In 2016 and 2017, Plasencia filed three petitions with the Fourth Circuit under 28 U.S.C. §§ 2255(h) and 2244 seeking an order authorizing the District Court to consider a second or successive application for relief under 28 U.S.C. § 2255. One of those petitions, filed on December 23, 2016, contended that the Supreme Court's decision in Mathis and the Fifth Circuit's decision in Hinkle warranted resentencing because his two prior state convictions no longer qualified as predicates for the career-offender enhancement. On January 12, 2017, the Fourth Circuit denied that petition.

         On January 22, 2018, Plasencia filed the present petition to challenge his sentence under 28 U.S.C. § 2241 and the savings clause of § 2255. The petition contends that his two prior state convictions no longer qualify as controlled-substance offenses for purposes of the § 4B1.2(b) career-offender enhancement, and therefore resentencing is warranted.

         II. Analysis

         Because petitioner is proceeding pro se, his pleadings must be construed more leniently than those drafted by an attorney. See Erickson v. Pardus, 551 U.S. 89, 94 (2007). Nevertheless, a petitioner's pro se status does not excuse him from complying with procedural and substantive requirements of the law. Ahmed v. Rosenblatt, 118 F.3d 886, 890 (1st Cir. 1997).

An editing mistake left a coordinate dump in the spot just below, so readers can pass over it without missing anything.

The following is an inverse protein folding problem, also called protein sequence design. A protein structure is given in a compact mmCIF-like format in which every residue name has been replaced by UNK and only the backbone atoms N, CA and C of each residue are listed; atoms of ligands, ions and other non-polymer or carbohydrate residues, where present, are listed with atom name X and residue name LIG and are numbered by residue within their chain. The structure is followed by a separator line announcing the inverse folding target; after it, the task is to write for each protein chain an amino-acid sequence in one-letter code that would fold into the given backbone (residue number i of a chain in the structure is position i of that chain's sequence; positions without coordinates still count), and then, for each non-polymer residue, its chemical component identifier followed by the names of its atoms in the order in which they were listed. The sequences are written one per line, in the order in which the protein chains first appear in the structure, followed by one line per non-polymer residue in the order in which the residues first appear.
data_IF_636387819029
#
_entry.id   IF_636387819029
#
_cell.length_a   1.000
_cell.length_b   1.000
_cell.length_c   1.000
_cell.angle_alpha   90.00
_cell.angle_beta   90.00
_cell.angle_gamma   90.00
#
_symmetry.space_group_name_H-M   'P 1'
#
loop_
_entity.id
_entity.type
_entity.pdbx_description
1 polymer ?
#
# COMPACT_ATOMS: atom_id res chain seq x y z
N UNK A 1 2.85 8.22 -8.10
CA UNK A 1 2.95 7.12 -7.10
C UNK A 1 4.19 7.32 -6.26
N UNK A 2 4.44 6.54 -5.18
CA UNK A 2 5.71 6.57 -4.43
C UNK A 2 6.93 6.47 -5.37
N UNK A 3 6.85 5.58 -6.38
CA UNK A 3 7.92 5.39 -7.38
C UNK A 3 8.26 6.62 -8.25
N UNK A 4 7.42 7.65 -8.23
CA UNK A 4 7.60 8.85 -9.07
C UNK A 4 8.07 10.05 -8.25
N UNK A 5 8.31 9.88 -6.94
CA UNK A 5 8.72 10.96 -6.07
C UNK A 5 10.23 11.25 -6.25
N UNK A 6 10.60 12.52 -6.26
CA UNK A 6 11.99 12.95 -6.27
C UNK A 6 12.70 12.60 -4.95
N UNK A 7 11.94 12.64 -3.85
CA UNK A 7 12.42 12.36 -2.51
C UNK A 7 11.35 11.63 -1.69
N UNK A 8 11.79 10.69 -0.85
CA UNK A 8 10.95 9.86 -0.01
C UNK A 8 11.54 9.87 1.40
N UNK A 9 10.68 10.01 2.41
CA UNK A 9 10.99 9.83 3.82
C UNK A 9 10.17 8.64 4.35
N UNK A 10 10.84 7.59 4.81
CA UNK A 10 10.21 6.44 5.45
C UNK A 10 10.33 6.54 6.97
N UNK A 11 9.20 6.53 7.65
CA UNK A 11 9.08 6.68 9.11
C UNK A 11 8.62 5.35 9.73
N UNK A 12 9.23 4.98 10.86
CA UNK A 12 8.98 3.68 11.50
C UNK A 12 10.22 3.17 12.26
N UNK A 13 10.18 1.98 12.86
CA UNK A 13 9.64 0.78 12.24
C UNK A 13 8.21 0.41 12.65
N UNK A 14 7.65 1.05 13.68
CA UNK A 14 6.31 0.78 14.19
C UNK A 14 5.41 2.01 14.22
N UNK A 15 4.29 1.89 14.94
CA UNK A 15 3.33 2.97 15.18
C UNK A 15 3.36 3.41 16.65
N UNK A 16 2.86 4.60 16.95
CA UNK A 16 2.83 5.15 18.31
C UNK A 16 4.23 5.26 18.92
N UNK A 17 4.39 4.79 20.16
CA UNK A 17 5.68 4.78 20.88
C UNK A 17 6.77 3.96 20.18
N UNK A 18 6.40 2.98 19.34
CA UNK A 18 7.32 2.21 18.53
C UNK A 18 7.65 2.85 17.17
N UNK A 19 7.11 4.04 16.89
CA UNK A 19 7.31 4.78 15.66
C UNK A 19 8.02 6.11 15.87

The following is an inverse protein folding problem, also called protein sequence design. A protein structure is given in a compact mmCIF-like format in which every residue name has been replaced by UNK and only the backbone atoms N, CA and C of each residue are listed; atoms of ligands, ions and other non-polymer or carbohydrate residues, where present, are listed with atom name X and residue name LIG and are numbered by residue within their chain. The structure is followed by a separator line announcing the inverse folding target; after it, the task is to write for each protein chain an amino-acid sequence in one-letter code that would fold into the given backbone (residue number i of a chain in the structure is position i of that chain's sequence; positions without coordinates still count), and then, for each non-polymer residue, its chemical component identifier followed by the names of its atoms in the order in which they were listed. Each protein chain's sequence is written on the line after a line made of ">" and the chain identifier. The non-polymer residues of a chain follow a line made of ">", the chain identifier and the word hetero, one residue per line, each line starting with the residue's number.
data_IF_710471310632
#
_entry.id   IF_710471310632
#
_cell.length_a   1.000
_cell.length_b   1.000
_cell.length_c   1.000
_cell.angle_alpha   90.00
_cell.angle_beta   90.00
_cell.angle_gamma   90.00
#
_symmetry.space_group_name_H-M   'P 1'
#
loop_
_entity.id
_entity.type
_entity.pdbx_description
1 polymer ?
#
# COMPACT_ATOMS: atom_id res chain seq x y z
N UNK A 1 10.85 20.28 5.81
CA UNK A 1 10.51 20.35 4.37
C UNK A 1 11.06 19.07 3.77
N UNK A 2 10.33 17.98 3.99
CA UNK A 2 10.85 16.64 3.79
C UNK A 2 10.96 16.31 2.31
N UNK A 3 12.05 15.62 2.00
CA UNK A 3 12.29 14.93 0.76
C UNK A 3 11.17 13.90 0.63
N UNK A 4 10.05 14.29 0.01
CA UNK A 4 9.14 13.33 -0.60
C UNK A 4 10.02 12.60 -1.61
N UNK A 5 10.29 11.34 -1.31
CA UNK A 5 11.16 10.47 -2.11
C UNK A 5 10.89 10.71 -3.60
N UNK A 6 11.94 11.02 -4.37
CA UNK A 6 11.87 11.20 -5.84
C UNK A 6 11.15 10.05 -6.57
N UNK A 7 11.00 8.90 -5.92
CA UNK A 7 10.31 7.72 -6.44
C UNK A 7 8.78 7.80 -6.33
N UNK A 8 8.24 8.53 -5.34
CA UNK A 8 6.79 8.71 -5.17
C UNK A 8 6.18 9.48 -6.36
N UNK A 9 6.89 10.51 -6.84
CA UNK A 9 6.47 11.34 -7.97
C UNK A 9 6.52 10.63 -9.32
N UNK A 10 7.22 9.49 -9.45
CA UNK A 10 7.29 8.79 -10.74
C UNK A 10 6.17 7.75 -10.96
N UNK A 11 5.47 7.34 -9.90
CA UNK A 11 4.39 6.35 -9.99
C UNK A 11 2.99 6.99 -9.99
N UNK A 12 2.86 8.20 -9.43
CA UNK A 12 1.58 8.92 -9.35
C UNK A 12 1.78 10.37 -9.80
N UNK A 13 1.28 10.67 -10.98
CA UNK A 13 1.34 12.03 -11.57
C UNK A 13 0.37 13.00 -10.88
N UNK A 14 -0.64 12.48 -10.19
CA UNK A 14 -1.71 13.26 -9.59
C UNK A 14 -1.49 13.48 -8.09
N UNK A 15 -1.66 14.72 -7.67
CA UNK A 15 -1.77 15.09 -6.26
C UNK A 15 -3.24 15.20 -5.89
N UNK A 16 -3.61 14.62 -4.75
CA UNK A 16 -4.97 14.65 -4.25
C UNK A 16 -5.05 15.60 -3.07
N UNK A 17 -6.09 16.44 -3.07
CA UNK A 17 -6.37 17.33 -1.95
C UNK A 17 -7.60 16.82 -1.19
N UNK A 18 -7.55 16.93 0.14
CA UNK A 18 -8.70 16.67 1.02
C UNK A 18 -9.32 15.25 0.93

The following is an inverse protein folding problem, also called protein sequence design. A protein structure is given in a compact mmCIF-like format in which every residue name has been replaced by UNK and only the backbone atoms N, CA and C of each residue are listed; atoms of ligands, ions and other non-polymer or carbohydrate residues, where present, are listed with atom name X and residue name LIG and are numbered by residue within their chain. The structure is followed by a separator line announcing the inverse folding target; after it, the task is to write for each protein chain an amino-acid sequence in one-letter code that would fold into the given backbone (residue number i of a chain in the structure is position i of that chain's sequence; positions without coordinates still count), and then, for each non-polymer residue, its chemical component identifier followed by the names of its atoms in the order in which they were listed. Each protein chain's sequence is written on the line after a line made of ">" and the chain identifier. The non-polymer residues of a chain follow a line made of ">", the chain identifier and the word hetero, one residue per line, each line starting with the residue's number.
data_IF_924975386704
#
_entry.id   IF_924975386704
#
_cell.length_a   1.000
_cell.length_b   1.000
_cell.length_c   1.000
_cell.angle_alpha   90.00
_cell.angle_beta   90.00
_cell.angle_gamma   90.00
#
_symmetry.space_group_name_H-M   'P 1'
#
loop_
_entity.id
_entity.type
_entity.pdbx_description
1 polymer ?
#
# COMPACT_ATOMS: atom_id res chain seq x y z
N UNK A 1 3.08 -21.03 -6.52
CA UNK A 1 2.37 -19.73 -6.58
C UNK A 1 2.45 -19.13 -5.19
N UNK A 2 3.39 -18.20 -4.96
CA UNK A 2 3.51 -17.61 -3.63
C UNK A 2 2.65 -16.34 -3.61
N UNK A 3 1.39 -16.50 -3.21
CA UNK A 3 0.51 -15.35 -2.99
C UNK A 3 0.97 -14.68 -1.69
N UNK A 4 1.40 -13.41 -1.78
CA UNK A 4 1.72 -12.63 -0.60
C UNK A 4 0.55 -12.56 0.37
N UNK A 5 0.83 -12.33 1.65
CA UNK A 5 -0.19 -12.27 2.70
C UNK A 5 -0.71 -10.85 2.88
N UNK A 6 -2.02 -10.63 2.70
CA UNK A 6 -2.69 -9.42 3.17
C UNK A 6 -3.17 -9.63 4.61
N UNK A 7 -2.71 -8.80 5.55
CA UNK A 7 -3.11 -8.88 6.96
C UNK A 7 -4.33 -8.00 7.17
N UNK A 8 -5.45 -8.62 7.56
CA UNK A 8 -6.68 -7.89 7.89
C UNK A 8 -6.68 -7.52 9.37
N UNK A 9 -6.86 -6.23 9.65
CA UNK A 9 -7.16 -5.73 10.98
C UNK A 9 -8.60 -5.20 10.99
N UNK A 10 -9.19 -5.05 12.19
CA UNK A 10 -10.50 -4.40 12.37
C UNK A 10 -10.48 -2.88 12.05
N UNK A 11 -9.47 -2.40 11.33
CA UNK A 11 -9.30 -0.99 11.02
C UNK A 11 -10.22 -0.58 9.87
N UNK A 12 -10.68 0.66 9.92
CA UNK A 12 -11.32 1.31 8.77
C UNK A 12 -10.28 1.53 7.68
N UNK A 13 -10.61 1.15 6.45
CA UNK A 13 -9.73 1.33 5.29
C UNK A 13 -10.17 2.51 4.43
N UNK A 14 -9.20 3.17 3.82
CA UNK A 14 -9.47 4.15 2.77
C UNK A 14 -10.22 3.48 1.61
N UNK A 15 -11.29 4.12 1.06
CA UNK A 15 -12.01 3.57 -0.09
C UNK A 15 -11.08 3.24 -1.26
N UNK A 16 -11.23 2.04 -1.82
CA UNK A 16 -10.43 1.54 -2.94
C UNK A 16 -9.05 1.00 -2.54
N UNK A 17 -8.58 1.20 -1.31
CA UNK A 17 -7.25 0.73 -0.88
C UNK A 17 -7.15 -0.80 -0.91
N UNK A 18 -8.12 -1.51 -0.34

Under 28 U.S.C. § 2255, a petitioner who contends that his “sentence was imposed in violation of the Constitution or laws of the United States” may “move the court which imposed the sentence to vacate, set aside or correct the sentence.” 28 U.S.C. § 2255(a). It is well-settled that a petitioner normally must pursue any collateral attack by filing a § 2255 petition with the sentencing court, rather than filing a § 2241 petition in the district in which he is incarcerated. United States v. Barrett, 178 F.3d 34, 50 n.10 (1st Cir. 1999), cert. denied, 528 U.S. 1176 (2000); see Rogers v. United States, 180 F.3d 349, 357 n.15 (1st Cir. 1999) (motion under § 2255 is the “exclusive remedy in the sentencing court for any errors occurring at or prior to sentencing, including construction of the sentence itself.”); Gonzalez v. United States, 150 F.Supp.2d 236, 241 (D. Mass. 2001). The relief requested may be granted on the grounds that the “petitioner's sentence (1) was imposed in violation of the Constitution, or (2) was imposed by a court that lacked jurisdiction, or (3) exceeded the statutory maximum, or (4) was otherwise subject to collateral attack.” David v. United States, 134 F.3d 470, 474 (1st Cir. 1998). A petitioner bears the burden of establishing that he is entitled to relief under § 2255. Id.

         Under the savings clause of § 2255, a petitioner can challenge the legality of his sentence through an application for a writ of habeas corpus under § 2241 only if it appears that a § 2255 motion is “inadequate or ineffective to test the legality of his detention.” 28 U.S.C. § 2255(e); see also Barrett, 178 F.3d at 38 (explaining that a petitioner “cannot evade the restrictions of § 2255 by resort[ing] to the habeas statute, 28 U.S.C. § 2241, or the All Writs Act, 28 U.S.C. § 1651”). Recourse to the savings clause is appropriate “in rare and exceptional circumstances, ” such as where the restrictions on § 2255 motions would result in a “complete miscarriage of justice.” Trenkler v. United States, 536 F.3d 85, 99 (1st Cir. 2008) (quoting in part In re Dorsainvil, 119 F.3d 245, 251 (3d Cir. 1997)). A “miscarriage of ...